WTTGT Writer: Thomas Koornhof
When we review Arsenal’s 2010/11 season, it is almost a unanimous decision that the defence was the greatest concern and the reason the Gunners could not cross the finishing line on so many occasions.
It is also well known that set-pieces contributed to most of the goals conceded. In attempt to solve this issue, Wenger plans to “add height” to his defence by dipping into the transfer market. Players like Samba, Cahill and Mertesacker are all linked with a move to the Emirates.
Now, while this height helps with clearing aerial threats at goal, the attributes of these players might open way to direct attacks. So it is in a way a sacrifice of one defensive tactic for another. But, what if it were possible to not need any sacrifices?
By beefing up Arsenal’s midfield, they are forcing the opposition to rely on long balls and risky passes, thereby cutting off the lack of quality attacking options, and also reducing the pressure on defence. Perhaps a change in formation could be the option to do so?
Moving from a 4-3-2-1 formation to a 3-5-2 formation, would mean Arsenal have more control in the midfield and an obviously greater range of attacking options. Also, Arsenal would then effectively have room for Nasri and Fabregas in central midfield positions (provided that both players stay for another season). Wingers can play on either side of the midfield duo (Walcott, Hazard, Arshavin, Downing to name a just a couple), while someone like Song can occupy the defensive midfield role. Van Persie can then be paired upfront with another top striker and this attacking formation, with the quality Arsenal possess, would be scary for any team to face.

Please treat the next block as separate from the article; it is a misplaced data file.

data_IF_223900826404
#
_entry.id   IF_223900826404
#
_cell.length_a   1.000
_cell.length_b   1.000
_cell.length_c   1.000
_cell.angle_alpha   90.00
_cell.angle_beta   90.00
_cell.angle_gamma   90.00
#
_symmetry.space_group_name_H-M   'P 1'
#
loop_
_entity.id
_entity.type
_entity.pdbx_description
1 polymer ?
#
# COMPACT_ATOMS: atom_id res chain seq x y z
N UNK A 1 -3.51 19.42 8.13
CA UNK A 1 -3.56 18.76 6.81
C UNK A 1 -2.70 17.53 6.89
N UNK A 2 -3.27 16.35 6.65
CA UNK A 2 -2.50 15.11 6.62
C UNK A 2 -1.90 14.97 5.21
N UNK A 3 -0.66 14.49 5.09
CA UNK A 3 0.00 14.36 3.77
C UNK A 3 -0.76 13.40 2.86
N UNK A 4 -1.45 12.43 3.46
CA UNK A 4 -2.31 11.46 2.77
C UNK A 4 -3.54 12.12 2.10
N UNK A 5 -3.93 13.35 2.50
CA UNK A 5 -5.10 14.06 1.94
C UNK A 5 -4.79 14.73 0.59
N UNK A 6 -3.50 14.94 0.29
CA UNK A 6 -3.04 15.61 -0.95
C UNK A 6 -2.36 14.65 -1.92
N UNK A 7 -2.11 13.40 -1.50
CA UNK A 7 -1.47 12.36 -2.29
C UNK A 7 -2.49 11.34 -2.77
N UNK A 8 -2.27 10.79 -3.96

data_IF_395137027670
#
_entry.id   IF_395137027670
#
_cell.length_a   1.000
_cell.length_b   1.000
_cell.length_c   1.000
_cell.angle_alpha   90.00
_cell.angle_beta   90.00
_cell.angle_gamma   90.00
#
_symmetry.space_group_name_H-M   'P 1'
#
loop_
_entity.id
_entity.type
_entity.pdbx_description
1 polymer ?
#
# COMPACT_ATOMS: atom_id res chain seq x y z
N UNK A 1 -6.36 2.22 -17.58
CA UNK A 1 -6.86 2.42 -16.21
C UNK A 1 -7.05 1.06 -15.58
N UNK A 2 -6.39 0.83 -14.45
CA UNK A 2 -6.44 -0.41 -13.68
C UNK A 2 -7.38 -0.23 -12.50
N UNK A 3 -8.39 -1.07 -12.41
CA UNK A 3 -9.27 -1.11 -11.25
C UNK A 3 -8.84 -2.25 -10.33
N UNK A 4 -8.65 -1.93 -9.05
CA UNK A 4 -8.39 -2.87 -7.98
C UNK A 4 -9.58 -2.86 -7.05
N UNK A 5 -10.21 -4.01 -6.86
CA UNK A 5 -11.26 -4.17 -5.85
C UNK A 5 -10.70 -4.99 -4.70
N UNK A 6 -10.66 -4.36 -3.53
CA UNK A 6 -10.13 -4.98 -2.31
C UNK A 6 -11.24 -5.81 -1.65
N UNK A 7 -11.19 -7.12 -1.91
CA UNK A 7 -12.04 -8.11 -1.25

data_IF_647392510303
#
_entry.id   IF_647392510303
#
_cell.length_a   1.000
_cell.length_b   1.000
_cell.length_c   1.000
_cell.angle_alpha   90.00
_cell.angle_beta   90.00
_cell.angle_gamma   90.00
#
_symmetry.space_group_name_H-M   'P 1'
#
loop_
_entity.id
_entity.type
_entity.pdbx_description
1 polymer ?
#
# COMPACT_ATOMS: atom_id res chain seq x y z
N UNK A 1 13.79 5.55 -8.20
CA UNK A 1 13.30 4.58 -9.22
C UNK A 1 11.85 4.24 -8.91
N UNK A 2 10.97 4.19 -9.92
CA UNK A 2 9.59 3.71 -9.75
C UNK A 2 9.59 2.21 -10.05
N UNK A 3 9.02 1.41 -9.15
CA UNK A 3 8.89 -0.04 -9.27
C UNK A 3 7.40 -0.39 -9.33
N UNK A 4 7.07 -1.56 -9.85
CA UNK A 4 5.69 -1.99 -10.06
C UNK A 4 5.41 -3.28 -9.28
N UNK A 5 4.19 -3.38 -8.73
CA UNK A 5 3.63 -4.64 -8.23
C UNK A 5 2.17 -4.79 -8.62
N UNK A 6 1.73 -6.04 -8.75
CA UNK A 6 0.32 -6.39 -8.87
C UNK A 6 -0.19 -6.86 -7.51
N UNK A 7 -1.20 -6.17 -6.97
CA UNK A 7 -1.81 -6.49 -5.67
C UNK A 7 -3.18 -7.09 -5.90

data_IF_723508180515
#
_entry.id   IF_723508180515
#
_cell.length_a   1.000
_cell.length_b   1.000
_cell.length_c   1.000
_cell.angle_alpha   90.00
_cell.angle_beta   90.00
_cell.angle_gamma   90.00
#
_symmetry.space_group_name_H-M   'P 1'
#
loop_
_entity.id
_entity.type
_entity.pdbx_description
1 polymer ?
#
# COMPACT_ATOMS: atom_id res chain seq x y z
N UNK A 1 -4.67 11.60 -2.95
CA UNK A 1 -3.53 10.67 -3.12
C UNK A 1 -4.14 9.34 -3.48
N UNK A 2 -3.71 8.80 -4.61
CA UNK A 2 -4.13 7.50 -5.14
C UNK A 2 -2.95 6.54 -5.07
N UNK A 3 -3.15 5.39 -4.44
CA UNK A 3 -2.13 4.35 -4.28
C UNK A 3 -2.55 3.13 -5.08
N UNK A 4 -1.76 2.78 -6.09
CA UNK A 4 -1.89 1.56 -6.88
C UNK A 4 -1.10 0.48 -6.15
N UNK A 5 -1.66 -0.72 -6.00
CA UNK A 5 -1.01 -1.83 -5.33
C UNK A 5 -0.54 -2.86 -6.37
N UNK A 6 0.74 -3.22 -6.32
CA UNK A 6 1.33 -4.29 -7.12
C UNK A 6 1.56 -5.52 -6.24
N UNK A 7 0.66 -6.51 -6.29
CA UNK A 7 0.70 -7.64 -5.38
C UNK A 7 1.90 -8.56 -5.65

While it may seem risky to pull out a defensive player (from four to three), in open play the risks are diminished by the natural way Arsenal play their game. In one word, possession. While when defending set-pieces, it is easy enough to bring players back to fall into defensive positions.
To conclude, if players like Samba and Mertesacker were to don the red and white, their presence would be priceless from set-pieces. At the same time, their less fluent ground game would be less of a concern with more emphasis and possession in the centre of the field. More attacking options, check! More strength in attack, check!
It’s easy being a football manager…